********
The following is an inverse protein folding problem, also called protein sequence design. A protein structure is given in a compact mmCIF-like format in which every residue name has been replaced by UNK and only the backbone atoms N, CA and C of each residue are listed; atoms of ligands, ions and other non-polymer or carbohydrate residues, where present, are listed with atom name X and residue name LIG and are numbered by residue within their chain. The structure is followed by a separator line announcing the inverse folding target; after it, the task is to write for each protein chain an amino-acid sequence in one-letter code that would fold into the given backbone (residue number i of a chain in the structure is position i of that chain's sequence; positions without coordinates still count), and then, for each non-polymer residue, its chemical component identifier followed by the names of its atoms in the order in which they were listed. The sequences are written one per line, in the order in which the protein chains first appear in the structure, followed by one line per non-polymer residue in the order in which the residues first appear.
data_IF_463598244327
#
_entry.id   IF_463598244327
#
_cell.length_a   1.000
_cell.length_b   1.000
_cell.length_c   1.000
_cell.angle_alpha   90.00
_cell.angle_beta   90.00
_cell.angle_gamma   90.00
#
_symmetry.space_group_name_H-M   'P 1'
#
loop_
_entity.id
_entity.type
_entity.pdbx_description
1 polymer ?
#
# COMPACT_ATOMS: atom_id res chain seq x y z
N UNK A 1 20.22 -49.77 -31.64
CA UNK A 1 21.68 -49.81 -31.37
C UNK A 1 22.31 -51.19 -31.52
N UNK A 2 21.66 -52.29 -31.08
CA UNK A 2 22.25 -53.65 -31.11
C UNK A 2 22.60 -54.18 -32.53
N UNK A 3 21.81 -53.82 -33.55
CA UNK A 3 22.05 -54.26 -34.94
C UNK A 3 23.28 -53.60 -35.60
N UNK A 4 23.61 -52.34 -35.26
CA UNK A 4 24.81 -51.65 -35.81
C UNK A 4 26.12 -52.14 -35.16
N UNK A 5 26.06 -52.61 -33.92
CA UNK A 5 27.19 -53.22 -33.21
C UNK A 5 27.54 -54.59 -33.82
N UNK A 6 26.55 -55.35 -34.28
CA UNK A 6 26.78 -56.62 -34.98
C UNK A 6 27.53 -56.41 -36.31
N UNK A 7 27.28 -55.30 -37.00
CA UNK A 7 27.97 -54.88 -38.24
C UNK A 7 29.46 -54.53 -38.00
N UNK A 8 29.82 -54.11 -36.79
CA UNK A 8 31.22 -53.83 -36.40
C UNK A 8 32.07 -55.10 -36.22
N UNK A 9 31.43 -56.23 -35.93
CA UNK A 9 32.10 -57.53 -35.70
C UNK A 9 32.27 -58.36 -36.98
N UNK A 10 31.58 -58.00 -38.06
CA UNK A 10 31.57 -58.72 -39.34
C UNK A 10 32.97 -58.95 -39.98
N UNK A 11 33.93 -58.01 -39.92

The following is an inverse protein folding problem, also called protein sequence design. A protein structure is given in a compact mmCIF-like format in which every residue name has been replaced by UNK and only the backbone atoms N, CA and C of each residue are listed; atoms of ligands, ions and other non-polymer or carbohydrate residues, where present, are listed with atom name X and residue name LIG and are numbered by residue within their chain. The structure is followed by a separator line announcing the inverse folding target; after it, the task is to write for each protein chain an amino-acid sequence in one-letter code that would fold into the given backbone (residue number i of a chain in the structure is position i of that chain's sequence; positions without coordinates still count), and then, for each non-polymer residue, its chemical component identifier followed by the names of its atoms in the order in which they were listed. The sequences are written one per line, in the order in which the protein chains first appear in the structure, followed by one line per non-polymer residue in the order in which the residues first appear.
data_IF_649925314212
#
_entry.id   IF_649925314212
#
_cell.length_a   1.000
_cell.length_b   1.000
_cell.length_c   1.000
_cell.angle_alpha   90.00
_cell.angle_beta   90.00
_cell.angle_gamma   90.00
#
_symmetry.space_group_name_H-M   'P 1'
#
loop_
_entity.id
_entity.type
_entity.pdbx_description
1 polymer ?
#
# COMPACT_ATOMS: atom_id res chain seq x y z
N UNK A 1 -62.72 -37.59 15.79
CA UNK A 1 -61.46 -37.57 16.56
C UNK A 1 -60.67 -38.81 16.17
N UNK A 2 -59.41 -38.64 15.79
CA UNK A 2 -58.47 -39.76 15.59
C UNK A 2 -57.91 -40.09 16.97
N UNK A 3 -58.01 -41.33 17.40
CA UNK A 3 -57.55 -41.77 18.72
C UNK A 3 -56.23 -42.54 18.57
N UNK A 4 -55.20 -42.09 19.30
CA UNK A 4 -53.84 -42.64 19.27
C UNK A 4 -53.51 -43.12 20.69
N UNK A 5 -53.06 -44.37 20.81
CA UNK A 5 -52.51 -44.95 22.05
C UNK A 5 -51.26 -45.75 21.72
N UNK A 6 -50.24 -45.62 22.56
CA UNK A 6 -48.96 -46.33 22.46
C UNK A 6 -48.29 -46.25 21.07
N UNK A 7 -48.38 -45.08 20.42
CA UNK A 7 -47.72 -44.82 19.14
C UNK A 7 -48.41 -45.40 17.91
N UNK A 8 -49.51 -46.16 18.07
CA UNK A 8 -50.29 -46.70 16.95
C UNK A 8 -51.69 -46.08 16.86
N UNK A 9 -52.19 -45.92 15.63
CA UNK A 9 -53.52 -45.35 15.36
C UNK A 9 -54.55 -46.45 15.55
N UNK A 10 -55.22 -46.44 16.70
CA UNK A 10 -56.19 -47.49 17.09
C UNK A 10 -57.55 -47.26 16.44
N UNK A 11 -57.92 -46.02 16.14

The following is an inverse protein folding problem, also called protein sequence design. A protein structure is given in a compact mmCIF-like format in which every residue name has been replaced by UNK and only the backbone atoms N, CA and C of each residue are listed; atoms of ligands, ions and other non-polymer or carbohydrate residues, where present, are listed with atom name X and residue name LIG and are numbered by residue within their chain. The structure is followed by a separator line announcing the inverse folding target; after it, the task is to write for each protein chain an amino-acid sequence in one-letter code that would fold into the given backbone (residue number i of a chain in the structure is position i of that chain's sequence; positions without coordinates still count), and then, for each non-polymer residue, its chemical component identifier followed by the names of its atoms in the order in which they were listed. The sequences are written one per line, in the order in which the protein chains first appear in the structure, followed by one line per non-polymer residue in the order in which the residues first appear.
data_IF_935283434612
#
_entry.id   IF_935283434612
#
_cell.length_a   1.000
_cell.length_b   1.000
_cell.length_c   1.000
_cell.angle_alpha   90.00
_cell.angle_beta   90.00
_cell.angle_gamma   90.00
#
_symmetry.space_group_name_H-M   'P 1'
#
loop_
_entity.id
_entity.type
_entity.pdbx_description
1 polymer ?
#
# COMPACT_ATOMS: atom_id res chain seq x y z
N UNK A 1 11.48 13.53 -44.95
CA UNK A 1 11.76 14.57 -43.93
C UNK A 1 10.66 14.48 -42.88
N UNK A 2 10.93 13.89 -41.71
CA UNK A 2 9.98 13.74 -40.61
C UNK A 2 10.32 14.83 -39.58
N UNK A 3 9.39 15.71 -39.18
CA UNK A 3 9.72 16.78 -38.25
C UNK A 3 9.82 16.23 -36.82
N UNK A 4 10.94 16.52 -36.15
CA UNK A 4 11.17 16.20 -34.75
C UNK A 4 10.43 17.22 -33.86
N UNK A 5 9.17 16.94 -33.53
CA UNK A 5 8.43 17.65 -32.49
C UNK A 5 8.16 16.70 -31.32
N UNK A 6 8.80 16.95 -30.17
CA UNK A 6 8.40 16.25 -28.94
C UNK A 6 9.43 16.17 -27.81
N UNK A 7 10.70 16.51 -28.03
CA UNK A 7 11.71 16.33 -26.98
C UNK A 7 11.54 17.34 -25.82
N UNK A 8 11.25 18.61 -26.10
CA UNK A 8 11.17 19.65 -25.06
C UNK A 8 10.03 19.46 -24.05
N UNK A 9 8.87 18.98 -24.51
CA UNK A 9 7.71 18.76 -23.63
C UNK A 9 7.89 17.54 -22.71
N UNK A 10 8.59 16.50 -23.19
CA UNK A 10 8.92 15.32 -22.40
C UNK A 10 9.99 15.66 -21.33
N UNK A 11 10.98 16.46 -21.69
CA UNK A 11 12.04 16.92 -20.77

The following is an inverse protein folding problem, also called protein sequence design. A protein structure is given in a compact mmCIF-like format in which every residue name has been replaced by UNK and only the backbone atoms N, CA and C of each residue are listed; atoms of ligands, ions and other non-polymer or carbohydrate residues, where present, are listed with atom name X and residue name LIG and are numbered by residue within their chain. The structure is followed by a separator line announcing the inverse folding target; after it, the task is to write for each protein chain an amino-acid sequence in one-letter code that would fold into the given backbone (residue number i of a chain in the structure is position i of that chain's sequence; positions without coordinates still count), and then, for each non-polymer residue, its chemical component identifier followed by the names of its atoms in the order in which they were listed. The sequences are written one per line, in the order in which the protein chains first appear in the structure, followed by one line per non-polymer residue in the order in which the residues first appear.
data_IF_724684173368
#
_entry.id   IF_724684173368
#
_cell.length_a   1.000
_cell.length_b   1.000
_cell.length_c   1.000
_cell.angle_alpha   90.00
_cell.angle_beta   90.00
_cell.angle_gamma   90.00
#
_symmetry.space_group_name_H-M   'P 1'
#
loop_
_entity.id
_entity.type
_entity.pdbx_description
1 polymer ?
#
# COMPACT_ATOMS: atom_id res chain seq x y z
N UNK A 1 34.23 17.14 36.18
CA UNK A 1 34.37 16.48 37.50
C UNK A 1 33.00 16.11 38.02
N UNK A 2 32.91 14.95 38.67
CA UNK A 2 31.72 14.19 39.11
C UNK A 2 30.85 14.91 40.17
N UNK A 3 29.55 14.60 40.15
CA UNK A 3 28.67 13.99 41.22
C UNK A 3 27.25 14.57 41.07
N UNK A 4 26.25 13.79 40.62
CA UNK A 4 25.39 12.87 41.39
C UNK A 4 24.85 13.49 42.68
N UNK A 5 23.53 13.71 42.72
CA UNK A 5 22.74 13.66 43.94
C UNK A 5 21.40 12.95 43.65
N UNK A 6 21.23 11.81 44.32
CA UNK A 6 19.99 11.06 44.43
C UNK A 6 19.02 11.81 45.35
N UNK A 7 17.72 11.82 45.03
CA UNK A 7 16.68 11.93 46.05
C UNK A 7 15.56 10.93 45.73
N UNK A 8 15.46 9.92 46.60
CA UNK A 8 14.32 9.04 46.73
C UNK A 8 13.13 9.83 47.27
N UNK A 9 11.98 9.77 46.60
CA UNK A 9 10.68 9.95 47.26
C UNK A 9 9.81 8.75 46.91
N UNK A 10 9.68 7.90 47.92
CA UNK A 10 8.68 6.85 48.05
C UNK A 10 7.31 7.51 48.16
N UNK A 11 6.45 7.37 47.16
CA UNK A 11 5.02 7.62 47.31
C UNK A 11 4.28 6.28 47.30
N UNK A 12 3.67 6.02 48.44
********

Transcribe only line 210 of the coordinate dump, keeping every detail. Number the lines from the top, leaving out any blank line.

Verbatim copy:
CA UNK A 11 5.02 7.62 47.31